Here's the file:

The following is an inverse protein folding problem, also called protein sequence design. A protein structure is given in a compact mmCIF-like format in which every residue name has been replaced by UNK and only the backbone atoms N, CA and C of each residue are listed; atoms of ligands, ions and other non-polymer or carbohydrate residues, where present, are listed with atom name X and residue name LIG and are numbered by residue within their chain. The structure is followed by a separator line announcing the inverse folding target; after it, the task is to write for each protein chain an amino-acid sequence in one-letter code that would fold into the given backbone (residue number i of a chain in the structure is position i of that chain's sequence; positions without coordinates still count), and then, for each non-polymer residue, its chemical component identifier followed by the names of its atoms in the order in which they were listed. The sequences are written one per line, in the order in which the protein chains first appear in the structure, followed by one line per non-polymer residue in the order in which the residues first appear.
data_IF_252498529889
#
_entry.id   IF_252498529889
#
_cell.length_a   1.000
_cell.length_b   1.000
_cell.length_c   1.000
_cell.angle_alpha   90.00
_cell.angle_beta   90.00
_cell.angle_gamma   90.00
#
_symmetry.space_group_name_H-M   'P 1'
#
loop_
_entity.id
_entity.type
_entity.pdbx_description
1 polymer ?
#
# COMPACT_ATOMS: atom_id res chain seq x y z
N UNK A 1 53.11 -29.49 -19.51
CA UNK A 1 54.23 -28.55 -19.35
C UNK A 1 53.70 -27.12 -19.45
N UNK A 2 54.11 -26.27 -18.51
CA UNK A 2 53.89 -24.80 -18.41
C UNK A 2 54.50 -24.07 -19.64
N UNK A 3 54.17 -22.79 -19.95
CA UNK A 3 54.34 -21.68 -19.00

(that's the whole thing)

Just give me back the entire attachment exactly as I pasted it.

The following is an inverse protein folding problem, also called protein sequence design. A protein structure is given in a compact mmCIF-like format in which every residue name has been replaced by UNK and only the backbone atoms N, CA and C of each residue are listed; atoms of ligands, ions and other non-polymer or carbohydrate residues, where present, are listed with atom name X and residue name LIG and are numbered by residue within their chain. The structure is followed by a separator line announcing the inverse folding target; after it, the task is to write for each protein chain an amino-acid sequence in one-letter code that would fold into the given backbone (residue number i of a chain in the structure is position i of that chain's sequence; positions without coordinates still count), and then, for each non-polymer residue, its chemical component identifier followed by the names of its atoms in the order in which they were listed. The sequences are written one per line, in the order in which the protein chains first appear in the structure, followed by one line per non-polymer residue in the order in which the residues first appear.
data_IF_252498529889
#
_entry.id   IF_252498529889
#
_cell.length_a   1.000
_cell.length_b   1.000
_cell.length_c   1.000
_cell.angle_alpha   90.00
_cell.angle_beta   90.00
_cell.angle_gamma   90.00
#
_symmetry.space_group_name_H-M   'P 1'
#
loop_
_entity.id
_entity.type
_entity.pdbx_description
1 polymer ?
#
# COMPACT_ATOMS: atom_id res chain seq x y z
N UNK A 1 53.11 -29.49 -19.51
CA UNK A 1 54.23 -28.55 -19.35
C UNK A 1 53.70 -27.12 -19.45
N UNK A 2 54.11 -26.27 -18.51
CA UNK A 2 53.89 -24.80 -18.41
C UNK A 2 54.50 -24.07 -19.64
N UNK A 3 54.17 -22.79 -19.95
CA UNK A 3 54.34 -21.68 -19.00